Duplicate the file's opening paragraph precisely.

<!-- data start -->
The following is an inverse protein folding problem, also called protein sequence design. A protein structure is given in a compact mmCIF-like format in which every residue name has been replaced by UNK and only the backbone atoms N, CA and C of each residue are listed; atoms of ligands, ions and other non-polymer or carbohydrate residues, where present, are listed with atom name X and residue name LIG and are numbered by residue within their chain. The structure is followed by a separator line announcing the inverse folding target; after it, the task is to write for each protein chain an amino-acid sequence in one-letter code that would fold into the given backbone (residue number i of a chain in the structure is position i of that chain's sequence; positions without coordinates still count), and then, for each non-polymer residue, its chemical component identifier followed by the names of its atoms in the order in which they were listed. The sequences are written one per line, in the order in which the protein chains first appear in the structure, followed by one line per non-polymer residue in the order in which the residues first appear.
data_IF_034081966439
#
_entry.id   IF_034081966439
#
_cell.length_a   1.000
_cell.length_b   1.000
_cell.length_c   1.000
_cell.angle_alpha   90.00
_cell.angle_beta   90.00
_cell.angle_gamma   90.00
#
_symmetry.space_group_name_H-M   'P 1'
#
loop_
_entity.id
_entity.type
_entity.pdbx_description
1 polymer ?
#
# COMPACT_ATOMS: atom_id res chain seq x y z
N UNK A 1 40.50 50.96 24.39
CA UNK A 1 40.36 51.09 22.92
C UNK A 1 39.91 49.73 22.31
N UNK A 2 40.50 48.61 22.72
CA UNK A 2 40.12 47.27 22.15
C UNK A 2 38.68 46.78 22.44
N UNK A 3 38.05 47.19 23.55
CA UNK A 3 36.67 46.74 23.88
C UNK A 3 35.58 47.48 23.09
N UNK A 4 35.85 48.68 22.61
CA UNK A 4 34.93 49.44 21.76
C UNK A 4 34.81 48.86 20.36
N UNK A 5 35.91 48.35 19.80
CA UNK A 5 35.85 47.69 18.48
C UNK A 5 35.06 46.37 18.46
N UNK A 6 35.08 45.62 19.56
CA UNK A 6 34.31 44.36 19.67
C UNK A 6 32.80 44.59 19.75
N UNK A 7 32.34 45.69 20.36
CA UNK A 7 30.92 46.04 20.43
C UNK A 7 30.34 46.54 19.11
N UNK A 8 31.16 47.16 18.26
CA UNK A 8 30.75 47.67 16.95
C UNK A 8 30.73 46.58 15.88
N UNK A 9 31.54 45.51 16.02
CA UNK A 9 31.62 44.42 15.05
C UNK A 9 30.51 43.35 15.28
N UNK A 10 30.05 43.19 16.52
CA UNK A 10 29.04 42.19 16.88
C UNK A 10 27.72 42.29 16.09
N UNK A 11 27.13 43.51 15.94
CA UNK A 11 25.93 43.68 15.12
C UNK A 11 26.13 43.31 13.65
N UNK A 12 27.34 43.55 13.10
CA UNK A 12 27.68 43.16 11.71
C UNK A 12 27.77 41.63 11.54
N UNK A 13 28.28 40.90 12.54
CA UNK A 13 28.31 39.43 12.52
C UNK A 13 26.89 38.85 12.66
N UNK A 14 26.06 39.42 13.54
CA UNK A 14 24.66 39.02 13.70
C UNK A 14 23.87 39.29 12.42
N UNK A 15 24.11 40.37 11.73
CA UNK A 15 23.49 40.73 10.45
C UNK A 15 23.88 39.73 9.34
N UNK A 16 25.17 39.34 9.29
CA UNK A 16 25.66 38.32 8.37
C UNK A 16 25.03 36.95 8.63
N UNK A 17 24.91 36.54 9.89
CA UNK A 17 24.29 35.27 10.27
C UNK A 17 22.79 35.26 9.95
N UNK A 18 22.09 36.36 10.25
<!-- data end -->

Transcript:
The following is an inverse protein folding problem, also called protein sequence design. A protein structure is given in a compact mmCIF-like format in which every residue name has been replaced by UNK and only the backbone atoms N, CA and C of each residue are listed; atoms of ligands, ions and other non-polymer or carbohydrate residues, where present, are listed with atom name X and residue name LIG and are numbered by residue within their chain. The structure is followed by a separator line announcing the inverse folding target; after it, the task is to write for each protein chain an amino-acid sequence in one-letter code that would fold into the given backbone (residue number i of a chain in the structure is position i of that chain's sequence; positions without coordinates still count), and then, for each non-polymer residue, its chemical component identifier followed by the names of its atoms in the order in which they were listed. The sequences are written one per line, in the order in which the protein chains first appear in the structure, followed by one line per non-polymer residue in the order in which the residues first appear.